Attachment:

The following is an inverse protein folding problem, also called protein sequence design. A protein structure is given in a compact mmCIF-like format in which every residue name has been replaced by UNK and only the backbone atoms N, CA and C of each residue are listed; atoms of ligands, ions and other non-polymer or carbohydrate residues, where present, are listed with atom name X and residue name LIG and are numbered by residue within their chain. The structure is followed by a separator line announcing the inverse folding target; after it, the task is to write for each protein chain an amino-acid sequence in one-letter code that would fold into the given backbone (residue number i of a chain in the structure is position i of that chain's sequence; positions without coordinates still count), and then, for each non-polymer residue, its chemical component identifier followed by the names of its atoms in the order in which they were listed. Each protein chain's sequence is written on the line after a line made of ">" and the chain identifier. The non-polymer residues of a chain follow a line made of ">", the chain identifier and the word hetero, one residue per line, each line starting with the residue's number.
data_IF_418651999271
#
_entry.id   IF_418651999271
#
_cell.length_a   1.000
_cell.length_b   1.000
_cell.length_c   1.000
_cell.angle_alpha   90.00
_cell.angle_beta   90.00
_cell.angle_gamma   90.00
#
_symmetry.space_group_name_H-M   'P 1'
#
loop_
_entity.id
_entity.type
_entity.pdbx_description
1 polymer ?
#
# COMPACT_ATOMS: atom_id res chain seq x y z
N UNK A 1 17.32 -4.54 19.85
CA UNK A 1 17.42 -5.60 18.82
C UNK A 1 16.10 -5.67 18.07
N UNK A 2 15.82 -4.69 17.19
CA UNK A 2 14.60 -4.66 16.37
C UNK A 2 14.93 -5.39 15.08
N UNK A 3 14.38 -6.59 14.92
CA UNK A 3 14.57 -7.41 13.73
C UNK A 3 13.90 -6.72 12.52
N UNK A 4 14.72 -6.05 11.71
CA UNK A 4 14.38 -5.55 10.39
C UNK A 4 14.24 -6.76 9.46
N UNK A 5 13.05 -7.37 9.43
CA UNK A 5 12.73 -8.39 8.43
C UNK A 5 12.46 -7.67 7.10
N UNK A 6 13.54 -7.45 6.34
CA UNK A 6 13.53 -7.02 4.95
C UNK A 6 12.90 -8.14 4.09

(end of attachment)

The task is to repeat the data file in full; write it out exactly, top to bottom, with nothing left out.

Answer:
The following is an inverse protein folding problem, also called protein sequence design. A protein structure is given in a compact mmCIF-like format in which every residue name has been replaced by UNK and only the backbone atoms N, CA and C of each residue are listed; atoms of ligands, ions and other non-polymer or carbohydrate residues, where present, are listed with atom name X and residue name LIG and are numbered by residue within their chain. The structure is followed by a separator line announcing the inverse folding target; after it, the task is to write for each protein chain an amino-acid sequence in one-letter code that would fold into the given backbone (residue number i of a chain in the structure is position i of that chain's sequence; positions without coordinates still count), and then, for each non-polymer residue, its chemical component identifier followed by the names of its atoms in the order in which they were listed. Each protein chain's sequence is written on the line after a line made of ">" and the chain identifier. The non-polymer residues of a chain follow a line made of ">", the chain identifier and the word hetero, one residue per line, each line starting with the residue's number.
data_IF_418651999271
#
_entry.id   IF_418651999271
#
_cell.length_a   1.000
_cell.length_b   1.000
_cell.length_c   1.000
_cell.angle_alpha   90.00
_cell.angle_beta   90.00
_cell.angle_gamma   90.00
#
_symmetry.space_group_name_H-M   'P 1'
#
loop_
_entity.id
_entity.type
_entity.pdbx_description
1 polymer ?
#
# COMPACT_ATOMS: atom_id res chain seq x y z
N UNK A 1 17.32 -4.54 19.85
CA UNK A 1 17.42 -5.60 18.82
C UNK A 1 16.10 -5.67 18.07
N UNK A 2 15.82 -4.69 17.19
CA UNK A 2 14.60 -4.66 16.37
C UNK A 2 14.93 -5.39 15.08
N UNK A 3 14.38 -6.59 14.92
CA UNK A 3 14.57 -7.41 13.73
C UNK A 3 13.90 -6.72 12.52
N UNK A 4 14.72 -6.05 11.71
CA UNK A 4 14.38 -5.55 10.39
C UNK A 4 14.24 -6.76 9.46
N UNK A 5 13.05 -7.37 9.43
CA UNK A 5 12.73 -8.39 8.43
C UNK A 5 12.46 -7.67 7.10
N UNK A 6 13.54 -7.45 6.34
CA UNK A 6 13.53 -7.02 4.95
C UNK A 6 12.90 -8.14 4.09